What is Launchpad?
The Launchpad 3D slicing software is a web-based platform which can easily be accessed through the browser on any Chromebook or internet-connected device. This simple, easy-to-use software has all the essential controls you need for creating 3D printing files.
What is slicing?
During the slicing process, the slicing software will take your 3D CAD model and translate it into a bunch of coordinates, also known as .gcode. G-code is a language that 3D printers use to determine the exact coordinates of where the extruder must travel to print filament.
Please note, slicing is the most critical step of 3D printing. You cannot 3D print something unless it has been sliced for the printer. STL files or other CAD models cannot be read by the printer and will not show up on your control interface if you try to print them.
Adding Your File
Once you have obtained the 3D model you wish to print, you need to upload it to the Launchpad slicing software. To do this, go to www.launchpad.ca and select the 'Upload File' button. Select your desired file from your computer and hit 'Open'. Please note, Launchpad will only accept .STL files, this is the universal file type for 3D models.
Positioning Your Object
By default, after you've uploaded your object it will be placed in the center of the bed. Whenever you’re 3D printing it’s extremely important to make sure your object is correctly oriented on the bed. The correct orientation is placing whatever side has the flattest surface area on the bed. Making sure your object is correctly oriented on the bed will also help to ensure your print has good bed adhesion and does not come unstuck when printing.
To adjust the position of your object you can click and drag to move your object around the bed. To rotate your object, use the 'Rotate' tool and enter in the degrees you would like your object to be rotated and which axis you would like to rotate on.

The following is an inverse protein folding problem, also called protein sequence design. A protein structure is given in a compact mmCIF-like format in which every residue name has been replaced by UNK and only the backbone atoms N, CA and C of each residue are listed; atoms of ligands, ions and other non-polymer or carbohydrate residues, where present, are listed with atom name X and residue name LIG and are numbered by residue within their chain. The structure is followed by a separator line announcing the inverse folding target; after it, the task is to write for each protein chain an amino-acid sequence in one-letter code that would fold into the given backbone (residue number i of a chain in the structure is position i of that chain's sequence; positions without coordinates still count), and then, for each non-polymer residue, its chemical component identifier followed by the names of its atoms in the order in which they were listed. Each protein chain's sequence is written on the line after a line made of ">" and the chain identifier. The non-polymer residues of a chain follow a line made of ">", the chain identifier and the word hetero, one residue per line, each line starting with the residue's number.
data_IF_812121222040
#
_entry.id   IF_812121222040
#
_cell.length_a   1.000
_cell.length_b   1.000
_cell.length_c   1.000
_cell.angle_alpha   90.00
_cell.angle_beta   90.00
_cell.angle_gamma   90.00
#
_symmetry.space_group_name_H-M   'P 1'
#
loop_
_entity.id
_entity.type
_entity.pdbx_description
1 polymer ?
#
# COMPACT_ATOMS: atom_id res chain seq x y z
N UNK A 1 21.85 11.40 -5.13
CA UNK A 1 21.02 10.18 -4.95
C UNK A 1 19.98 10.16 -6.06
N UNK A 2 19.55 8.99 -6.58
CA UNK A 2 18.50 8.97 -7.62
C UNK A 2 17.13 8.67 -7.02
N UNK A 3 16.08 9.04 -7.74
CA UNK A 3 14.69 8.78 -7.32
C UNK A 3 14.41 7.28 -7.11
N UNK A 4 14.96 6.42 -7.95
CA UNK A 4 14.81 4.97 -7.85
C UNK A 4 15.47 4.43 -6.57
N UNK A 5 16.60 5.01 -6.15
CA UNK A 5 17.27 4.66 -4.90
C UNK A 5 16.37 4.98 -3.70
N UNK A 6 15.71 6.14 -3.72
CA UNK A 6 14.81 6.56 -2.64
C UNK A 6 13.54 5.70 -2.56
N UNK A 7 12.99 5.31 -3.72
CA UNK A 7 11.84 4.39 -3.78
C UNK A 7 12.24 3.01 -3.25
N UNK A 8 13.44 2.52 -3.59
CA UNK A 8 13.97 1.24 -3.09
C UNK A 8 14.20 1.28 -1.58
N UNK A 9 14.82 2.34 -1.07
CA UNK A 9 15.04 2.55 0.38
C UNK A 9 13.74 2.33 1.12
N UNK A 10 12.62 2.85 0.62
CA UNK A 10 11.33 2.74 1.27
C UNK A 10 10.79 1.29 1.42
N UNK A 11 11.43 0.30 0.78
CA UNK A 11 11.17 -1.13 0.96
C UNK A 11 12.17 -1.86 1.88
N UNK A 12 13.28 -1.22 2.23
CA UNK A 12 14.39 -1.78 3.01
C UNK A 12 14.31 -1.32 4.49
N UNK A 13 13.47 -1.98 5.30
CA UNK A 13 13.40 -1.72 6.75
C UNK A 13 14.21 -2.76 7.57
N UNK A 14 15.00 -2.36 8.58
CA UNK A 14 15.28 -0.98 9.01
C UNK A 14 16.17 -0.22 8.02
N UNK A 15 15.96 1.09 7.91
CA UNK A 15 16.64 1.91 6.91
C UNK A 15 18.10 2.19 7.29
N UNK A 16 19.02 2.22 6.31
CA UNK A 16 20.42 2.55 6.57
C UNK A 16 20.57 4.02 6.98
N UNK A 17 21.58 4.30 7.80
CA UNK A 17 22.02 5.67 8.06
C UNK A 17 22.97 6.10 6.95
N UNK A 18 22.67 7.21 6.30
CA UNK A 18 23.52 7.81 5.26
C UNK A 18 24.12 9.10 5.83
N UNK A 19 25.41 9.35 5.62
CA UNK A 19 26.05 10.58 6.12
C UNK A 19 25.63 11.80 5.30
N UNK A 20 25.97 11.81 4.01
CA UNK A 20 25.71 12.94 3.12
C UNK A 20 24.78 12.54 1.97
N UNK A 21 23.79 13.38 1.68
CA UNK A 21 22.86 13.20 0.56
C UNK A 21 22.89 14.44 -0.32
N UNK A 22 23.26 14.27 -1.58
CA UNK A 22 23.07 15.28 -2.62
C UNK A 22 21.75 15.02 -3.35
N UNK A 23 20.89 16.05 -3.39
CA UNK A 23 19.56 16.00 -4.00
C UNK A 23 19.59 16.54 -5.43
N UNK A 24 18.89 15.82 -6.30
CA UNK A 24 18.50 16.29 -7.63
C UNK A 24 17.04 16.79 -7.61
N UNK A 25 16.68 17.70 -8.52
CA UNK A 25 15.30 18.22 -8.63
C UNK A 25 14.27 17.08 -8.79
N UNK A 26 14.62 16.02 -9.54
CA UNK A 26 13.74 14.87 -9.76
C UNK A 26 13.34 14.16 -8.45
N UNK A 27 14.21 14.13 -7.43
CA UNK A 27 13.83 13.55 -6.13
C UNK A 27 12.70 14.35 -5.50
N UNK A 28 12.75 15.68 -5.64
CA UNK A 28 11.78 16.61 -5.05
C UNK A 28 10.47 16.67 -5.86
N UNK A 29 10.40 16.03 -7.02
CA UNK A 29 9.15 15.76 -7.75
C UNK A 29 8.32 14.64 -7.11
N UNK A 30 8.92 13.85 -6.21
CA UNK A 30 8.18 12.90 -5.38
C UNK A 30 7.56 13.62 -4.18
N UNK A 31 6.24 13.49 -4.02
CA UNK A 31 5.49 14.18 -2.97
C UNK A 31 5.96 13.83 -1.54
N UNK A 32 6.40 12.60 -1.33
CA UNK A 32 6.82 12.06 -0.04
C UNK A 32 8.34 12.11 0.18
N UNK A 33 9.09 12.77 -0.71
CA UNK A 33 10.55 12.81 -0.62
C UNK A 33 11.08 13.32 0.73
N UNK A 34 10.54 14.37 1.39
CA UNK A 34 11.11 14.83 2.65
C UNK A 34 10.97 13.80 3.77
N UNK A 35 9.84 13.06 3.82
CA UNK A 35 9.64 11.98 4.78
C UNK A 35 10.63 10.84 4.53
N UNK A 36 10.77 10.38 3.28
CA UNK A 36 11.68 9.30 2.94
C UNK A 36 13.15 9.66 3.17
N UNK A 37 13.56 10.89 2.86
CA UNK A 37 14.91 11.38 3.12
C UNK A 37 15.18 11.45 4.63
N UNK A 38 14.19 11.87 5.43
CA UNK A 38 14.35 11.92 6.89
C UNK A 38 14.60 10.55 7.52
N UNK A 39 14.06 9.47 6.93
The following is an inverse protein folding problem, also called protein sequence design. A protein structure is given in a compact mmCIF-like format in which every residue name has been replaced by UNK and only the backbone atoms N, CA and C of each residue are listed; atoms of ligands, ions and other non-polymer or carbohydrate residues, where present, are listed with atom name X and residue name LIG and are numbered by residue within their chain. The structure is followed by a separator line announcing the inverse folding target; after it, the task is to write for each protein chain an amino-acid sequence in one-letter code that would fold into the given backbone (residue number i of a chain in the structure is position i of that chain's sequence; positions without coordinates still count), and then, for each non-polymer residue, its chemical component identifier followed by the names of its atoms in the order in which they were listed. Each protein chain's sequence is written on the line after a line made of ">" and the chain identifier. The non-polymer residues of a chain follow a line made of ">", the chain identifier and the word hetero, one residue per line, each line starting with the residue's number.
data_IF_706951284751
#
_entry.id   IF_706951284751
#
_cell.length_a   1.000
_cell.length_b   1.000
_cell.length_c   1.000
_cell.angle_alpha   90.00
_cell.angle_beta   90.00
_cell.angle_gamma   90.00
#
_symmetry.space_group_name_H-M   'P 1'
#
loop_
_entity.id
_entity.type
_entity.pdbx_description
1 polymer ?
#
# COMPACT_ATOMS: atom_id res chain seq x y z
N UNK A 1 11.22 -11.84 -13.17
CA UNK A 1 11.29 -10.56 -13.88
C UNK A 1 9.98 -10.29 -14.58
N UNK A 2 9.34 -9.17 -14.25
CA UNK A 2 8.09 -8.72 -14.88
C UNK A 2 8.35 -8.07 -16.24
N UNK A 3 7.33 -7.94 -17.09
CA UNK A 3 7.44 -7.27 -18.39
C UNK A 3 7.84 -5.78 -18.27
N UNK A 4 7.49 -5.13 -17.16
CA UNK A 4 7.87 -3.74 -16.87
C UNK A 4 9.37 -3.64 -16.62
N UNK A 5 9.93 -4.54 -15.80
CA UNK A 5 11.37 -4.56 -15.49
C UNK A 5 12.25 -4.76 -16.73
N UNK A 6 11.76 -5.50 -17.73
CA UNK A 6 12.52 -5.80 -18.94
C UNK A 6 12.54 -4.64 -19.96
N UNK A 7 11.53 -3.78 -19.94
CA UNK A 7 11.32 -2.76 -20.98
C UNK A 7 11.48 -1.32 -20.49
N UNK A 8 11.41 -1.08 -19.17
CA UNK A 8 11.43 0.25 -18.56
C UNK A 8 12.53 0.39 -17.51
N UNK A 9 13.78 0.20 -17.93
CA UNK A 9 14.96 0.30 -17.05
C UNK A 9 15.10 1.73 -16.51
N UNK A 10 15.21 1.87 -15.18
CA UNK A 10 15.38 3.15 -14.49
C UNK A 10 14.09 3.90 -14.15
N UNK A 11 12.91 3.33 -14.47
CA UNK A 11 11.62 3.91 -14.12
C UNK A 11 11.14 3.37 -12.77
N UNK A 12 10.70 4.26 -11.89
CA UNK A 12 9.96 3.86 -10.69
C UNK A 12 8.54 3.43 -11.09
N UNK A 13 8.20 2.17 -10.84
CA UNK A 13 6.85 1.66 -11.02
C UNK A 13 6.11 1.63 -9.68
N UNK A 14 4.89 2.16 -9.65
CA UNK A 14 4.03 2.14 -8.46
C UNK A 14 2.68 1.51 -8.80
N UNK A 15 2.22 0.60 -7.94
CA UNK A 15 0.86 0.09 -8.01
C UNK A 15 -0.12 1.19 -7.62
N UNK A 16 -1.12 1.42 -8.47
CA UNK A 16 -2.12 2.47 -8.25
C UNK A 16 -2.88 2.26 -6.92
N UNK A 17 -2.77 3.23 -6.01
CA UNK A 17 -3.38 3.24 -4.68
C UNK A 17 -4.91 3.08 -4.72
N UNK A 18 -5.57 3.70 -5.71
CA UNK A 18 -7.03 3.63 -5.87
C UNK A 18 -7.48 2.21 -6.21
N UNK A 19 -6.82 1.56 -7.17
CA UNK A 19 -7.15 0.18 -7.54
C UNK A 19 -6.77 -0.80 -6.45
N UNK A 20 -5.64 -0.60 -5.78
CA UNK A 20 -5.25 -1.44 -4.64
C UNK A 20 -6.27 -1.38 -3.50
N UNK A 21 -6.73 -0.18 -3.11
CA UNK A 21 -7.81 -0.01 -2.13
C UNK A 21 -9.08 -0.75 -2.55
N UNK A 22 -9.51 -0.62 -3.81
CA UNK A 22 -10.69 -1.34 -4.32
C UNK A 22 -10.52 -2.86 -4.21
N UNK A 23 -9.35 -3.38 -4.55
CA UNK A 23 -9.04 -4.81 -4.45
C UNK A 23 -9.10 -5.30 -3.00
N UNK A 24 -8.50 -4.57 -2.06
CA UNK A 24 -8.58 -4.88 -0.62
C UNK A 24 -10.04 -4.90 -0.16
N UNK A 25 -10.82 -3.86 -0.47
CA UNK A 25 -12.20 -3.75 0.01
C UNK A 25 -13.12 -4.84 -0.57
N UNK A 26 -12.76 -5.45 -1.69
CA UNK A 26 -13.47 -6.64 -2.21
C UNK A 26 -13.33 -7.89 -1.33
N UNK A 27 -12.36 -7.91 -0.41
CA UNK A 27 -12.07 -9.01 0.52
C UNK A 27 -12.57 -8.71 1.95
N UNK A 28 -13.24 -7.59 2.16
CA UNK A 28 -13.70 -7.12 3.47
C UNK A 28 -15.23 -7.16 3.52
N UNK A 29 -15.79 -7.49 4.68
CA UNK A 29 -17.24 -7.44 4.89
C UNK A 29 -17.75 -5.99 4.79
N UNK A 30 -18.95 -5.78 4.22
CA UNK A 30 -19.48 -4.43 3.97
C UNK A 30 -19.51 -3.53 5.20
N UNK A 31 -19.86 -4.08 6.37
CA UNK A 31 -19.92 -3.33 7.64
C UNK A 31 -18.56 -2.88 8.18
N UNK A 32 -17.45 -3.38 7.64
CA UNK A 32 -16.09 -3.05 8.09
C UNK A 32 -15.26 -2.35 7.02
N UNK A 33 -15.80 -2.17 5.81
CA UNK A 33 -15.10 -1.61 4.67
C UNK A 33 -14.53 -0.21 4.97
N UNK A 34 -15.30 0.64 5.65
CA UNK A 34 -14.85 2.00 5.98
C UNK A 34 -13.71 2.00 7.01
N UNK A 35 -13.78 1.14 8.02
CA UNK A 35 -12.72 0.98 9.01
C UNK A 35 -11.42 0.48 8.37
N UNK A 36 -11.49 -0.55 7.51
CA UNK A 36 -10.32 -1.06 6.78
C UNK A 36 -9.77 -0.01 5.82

Selecting Your Device
Next, you'll need to select the 3D printing device you will be using. You can do this by clicking the 'Devices' tab in the top righthand corner of the screen. Selecting the correct device is important because it will determine your bed size.
Changing Your Viewpoint
While working in Launchpad, you can click and drag around the printing bed to change your viewpoint. You can also use pre-determined viewpoints by selecting the 'View' tool and choosing one of the options.
If you wish to print more than one object you can use the 'Duplicate' tool to copy and paste another object.
To increase or decrease the size of your object, use the 'Scale' tool. The default scale value for your original object size will always be 1. To increase or decrease the size of the object, enter a decimal percentage which will be multiplied by 1.
For example, if you wish to decrease the size of your object by half, you would enter in 0.5. Or if you wish to increase the size of your object by double, enter in 2.
It's also important to note that when scaling your object, you will likely want to scale it uniformly. To do this, select the 'Uniform Scaling' checkbox in the pop-up window. If this is not selected, your object will only be scaled on whichever axis you input a decimal percentage for. Doing so will result in your object becoming skewed.
After you scale your object the new default scaling value will become 1. To make a new modification, enter in a new decimal percentage.
Basic Print Settings
On the righthand side of your screen, you will find all of your basic print settings for slicing. These basic settings consist of Supports, Raft, and Print Quality.